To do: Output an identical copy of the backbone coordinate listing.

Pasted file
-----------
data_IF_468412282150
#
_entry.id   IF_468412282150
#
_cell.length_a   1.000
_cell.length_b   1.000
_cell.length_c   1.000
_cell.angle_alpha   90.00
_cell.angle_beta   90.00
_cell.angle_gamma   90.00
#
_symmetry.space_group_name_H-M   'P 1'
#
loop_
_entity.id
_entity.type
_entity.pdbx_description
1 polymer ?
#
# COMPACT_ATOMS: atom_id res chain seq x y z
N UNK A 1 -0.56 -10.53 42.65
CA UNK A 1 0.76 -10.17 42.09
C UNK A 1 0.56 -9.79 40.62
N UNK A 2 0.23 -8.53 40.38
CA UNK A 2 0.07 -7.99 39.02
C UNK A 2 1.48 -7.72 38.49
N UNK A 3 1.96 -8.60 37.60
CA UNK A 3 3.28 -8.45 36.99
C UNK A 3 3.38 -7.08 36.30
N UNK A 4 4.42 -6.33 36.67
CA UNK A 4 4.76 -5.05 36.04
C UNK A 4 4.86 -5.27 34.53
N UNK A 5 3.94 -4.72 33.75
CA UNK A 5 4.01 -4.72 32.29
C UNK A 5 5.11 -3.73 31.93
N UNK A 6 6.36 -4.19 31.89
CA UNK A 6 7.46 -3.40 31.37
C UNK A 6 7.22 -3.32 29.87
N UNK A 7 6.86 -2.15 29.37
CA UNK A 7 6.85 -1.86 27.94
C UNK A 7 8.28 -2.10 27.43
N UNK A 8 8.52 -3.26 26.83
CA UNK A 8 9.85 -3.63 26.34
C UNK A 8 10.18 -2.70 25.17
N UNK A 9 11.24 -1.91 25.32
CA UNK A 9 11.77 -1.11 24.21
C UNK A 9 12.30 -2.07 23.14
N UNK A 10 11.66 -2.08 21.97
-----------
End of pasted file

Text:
data_IF_468412282150
#
_entry.id   IF_468412282150
#
_cell.length_a   1.000
_cell.length_b   1.000
_cell.length_c   1.000
_cell.angle_alpha   90.00
_cell.angle_beta   90.00
_cell.angle_gamma   90.00
#
_symmetry.space_group_name_H-M   'P 1'
#
loop_
_entity.id
_entity.type
_entity.pdbx_description
1 polymer ?
#
# COMPACT_ATOMS: atom_id res chain seq x y z
N UNK A 1 -0.56 -10.53 42.65
CA UNK A 1 0.76 -10.17 42.09
C UNK A 1 0.56 -9.79 40.62
N UNK A 2 0.23 -8.53 40.38
CA UNK A 2 0.07 -7.99 39.02
C UNK A 2 1.48 -7.72 38.49
N UNK A 3 1.96 -8.60 37.60
CA UNK A 3 3.28 -8.45 36.99
C UNK A 3 3.38 -7.08 36.30
N UNK A 4 4.42 -6.33 36.67
CA UNK A 4 4.76 -5.05 36.04
C UNK A 4 4.86 -5.27 34.53
N UNK A 5 3.94 -4.72 33.75
CA UNK A 5 4.01 -4.72 32.29
C UNK A 5 5.11 -3.73 31.93
N UNK A 6 6.36 -4.19 31.89
CA UNK A 6 7.46 -3.40 31.37
C UNK A 6 7.22 -3.32 29.87
N UNK A 7 6.86 -2.15 29.37
CA UNK A 7 6.85 -1.86 27.94
C UNK A 7 8.28 -2.10 27.43
N UNK A 8 8.52 -3.26 26.83
CA UNK A 8 9.85 -3.63 26.34
C UNK A 8 10.18 -2.70 25.17
N UNK A 9 11.24 -1.91 25.32
CA UNK A 9 11.77 -1.11 24.21
C UNK A 9 12.30 -2.07 23.14
N UNK A 10 11.66 -2.08 21.97